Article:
By Staff Reporter
January 2, 2020 (Ezega.com) --The Ethiopian House of Peoples Representatives has approved a new anti-terrorism law consisting of an article imposing the death penalty against terrorists.
The country’s anti-terrorism law enacted in 2009 was criticized for containing articles overly broad and vague definitions of terrorism that were susceptible to misinterpretation and misapplication, which critics said adversely affected the legitimate exercise of the right to freedom of expression and political opposition.
The new anti-terrorism law was approved on Thursday, January 2, 2020, amid growing concerns raised by some MPs calling for clarity on the definitions of some articles of the law, which they referred to as “vague.” Many seats of the parliament were vacant as the vote was being taken.
According to the new anti-terrorism law, perpetrators of terrorist acts will be punished from 15 years of rigorous imprisonment to capital punishment, as opposed to the previous anti-terrorism law of the country which did not include capital punishment.
The anti-terrorism law states that the federal police can search, chase and apprehend criminals of terrorist acts in any corner of the country sometimes without the knowledge of the regional security forces.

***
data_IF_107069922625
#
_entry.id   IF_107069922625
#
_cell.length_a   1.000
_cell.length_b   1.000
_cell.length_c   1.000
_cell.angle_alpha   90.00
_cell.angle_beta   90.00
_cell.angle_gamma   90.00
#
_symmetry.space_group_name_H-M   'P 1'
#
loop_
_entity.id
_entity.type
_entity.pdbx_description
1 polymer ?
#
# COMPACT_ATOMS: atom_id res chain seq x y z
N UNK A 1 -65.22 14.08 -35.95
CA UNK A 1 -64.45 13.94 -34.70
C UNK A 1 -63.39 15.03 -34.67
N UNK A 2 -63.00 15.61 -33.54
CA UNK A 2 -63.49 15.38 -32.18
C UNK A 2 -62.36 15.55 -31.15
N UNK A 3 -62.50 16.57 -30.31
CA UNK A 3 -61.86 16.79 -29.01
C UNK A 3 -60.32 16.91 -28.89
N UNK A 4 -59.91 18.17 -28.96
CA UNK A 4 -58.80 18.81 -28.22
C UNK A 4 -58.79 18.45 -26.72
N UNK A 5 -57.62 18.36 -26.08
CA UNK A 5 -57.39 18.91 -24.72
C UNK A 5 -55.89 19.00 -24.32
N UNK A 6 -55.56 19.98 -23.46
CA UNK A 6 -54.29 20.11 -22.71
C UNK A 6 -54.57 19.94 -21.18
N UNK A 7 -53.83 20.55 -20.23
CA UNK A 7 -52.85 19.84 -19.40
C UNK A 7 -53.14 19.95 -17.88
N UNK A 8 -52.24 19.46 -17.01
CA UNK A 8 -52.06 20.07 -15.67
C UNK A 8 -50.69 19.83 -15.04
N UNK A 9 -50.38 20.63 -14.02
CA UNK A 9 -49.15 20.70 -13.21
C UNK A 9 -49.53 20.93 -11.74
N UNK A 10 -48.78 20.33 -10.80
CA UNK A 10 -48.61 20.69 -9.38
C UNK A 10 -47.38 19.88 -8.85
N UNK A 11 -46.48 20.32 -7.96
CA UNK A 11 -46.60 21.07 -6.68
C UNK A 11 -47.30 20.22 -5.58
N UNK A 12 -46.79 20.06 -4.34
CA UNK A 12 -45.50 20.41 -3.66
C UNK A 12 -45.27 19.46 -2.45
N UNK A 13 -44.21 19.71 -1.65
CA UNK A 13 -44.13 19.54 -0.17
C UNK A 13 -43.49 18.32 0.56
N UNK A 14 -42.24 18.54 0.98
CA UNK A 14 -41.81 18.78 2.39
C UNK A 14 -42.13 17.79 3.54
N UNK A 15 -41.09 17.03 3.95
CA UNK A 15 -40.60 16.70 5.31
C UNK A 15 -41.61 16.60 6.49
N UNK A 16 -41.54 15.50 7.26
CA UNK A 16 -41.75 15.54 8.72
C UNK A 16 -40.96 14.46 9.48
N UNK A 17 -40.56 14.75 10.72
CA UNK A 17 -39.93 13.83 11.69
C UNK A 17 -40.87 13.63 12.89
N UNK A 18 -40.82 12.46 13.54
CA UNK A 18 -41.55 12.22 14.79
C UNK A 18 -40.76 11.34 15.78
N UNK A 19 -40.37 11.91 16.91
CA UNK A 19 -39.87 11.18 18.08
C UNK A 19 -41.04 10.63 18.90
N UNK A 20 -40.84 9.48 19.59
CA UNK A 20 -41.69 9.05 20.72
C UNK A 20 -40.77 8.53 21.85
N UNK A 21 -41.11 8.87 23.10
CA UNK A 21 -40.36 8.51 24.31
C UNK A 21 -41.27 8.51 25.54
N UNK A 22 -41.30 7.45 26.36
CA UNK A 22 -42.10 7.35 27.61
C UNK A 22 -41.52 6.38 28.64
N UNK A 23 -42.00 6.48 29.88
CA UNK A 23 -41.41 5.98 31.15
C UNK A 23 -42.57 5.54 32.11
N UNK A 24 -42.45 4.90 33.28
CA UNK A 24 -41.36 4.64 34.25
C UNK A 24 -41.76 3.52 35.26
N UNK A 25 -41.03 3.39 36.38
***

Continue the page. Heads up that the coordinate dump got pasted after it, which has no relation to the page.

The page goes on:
In previous Ethiopia’s anti-terrorism legislation, the House of Peoples Representatives was in charge of labeling if an offense is a terrorist act or not. The revised law provides that mandate to the Council of Minister.
Similarly, the previous anti-terrorism law used to label those forces which were engaged in armed struggle against the government as “terrorist groups” but this one does not. It is unclear why that was omitted given that the country still has at least one armed group that is operating inside Oromia.
Foreign Relations and Peace Affairs Standing Committee of the House of Peoples Representatives, Tesfaye Daba, said even though the national parliament invited citizens to comment on the anti-terrorism and other laws, their participation was very minimal.
“People have not been coming for comment unless otherwise new methods are established as proposed by the speaker of the house," Tesfaye said.
In the past, the government of Ethiopia was accused of using and abusing the anti-terrorism law to stifle dissent and crackdown on members of legal opposition parties, human rights activists, journalists, bloggers and the civil society who criticize the ruling party and its policies and practices.
Although a proper application of anti-terrorism law is indispensable to counter threats of ‘terrorism’, the Ethiopian case demonstrates that the law can be misused as a tool for political repression.
According to the government, the new law was drafted by the Federal Attorney-General office of Ethiopia to protect the peace and security of the people and the government from the threats of terrorism. The law was developed to fill the gaps in the previous anti-terrorism proclamation No.652/2009, it was noted.
Many people have expressed concern about the draft bill, including the United Nations Special Rapporteur on freedom of opinion and expression, David Kaye, Human Rights Watch (HRW), local civic societies and journalists. A forum organized to review the bill this week expressed grave concerns about the bill.
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